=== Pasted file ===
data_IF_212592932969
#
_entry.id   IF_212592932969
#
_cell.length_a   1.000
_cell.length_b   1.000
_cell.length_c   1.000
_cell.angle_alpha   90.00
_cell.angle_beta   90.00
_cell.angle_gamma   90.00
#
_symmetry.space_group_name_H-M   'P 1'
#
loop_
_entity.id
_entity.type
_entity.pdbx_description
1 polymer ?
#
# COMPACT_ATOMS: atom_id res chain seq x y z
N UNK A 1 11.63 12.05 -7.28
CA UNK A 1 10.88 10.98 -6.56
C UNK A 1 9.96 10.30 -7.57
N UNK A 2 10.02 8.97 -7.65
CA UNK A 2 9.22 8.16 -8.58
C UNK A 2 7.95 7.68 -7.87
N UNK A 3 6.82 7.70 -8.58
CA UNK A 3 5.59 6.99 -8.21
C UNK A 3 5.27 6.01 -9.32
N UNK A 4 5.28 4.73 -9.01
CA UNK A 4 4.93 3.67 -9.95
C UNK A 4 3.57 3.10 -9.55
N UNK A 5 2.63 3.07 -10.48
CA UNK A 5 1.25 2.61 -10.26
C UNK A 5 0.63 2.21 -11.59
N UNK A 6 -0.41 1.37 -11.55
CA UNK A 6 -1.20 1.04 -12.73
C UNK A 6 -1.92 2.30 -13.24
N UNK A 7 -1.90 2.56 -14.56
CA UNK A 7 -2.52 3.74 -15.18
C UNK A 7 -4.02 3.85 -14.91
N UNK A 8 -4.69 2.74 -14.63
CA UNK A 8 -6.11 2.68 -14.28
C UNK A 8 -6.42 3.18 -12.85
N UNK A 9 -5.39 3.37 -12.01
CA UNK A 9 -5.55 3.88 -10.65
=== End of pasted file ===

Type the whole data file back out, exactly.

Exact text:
data_IF_212592932969
#
_entry.id   IF_212592932969
#
_cell.length_a   1.000
_cell.length_b   1.000
_cell.length_c   1.000
_cell.angle_alpha   90.00
_cell.angle_beta   90.00
_cell.angle_gamma   90.00
#
_symmetry.space_group_name_H-M   'P 1'
#
loop_
_entity.id
_entity.type
_entity.pdbx_description
1 polymer ?
#
# COMPACT_ATOMS: atom_id res chain seq x y z
N UNK A 1 11.63 12.05 -7.28
CA UNK A 1 10.88 10.98 -6.56
C UNK A 1 9.96 10.30 -7.57
N UNK A 2 10.02 8.97 -7.65
CA UNK A 2 9.22 8.16 -8.58
C UNK A 2 7.95 7.68 -7.87
N UNK A 3 6.82 7.70 -8.58
CA UNK A 3 5.59 6.99 -8.21
C UNK A 3 5.27 6.01 -9.32
N UNK A 4 5.28 4.73 -9.01
CA UNK A 4 4.93 3.67 -9.95
C UNK A 4 3.57 3.10 -9.55
N UNK A 5 2.63 3.07 -10.48
CA UNK A 5 1.25 2.61 -10.26
C UNK A 5 0.63 2.21 -11.59
N UNK A 6 -0.41 1.37 -11.55
CA UNK A 6 -1.20 1.04 -12.73
C UNK A 6 -1.92 2.30 -13.24
N UNK A 7 -1.90 2.56 -14.56
CA UNK A 7 -2.52 3.74 -15.18
C UNK A 7 -4.02 3.85 -14.91
N UNK A 8 -4.69 2.74 -14.63
CA UNK A 8 -6.11 2.68 -14.28
C UNK A 8 -6.42 3.18 -12.85
N UNK A 9 -5.39 3.37 -12.01
CA UNK A 9 -5.55 3.88 -10.65